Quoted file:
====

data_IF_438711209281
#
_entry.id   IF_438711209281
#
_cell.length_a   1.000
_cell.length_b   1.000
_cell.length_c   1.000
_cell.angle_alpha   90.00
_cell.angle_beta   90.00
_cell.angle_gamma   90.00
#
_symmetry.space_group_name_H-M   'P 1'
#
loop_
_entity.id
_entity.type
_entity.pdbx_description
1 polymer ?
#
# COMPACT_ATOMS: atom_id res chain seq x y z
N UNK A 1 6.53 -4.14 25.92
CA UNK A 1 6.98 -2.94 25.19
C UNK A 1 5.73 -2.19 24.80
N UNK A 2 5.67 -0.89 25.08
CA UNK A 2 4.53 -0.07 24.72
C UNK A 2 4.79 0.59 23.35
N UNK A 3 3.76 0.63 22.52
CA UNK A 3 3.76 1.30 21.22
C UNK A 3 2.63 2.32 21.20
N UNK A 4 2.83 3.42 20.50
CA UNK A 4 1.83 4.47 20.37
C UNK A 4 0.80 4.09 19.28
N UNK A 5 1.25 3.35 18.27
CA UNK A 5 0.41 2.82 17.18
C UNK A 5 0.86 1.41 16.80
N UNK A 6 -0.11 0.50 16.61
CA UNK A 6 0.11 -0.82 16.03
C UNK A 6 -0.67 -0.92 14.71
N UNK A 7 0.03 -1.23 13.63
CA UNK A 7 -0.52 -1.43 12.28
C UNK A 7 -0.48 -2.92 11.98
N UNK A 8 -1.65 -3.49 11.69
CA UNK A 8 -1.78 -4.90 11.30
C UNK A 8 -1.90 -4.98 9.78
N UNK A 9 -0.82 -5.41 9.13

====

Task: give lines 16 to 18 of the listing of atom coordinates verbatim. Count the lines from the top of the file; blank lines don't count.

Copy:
_entity.type
_entity.pdbx_description
1 polymer ?